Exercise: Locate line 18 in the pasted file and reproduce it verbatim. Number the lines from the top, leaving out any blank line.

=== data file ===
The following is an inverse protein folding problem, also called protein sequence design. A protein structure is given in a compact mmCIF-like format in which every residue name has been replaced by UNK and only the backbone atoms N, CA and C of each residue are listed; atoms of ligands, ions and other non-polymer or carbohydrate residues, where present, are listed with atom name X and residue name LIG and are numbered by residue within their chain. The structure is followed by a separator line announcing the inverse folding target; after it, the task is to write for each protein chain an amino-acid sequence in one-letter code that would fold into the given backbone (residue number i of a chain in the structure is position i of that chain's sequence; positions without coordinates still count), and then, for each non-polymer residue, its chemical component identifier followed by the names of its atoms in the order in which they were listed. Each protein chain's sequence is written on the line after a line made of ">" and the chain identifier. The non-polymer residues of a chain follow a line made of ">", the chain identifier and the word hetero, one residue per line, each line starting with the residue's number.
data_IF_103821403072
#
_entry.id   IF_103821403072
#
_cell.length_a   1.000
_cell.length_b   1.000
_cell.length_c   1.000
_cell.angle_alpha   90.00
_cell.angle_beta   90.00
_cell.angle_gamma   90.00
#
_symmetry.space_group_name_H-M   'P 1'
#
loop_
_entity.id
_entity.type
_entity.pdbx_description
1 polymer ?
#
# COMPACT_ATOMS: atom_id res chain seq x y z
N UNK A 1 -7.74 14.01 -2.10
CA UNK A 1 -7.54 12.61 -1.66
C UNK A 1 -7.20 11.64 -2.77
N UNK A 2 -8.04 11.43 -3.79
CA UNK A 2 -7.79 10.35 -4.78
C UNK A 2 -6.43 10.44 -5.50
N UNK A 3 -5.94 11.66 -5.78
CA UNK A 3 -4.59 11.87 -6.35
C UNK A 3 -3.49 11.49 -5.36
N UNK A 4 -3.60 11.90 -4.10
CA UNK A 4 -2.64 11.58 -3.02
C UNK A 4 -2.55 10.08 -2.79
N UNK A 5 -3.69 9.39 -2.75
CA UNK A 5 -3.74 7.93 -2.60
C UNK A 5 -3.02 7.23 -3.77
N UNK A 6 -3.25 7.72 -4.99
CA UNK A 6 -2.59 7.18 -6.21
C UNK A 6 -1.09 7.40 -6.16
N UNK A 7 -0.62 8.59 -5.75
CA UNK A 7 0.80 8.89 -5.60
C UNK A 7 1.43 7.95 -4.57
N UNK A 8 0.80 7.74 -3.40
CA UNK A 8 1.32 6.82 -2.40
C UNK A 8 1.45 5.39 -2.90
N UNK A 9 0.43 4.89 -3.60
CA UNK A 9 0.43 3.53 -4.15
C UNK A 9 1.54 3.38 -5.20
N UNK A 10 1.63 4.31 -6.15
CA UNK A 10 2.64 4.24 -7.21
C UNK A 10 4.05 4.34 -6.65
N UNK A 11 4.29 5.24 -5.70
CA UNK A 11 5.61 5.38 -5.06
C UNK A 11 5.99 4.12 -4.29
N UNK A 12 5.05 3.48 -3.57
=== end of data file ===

_entity.pdbx_description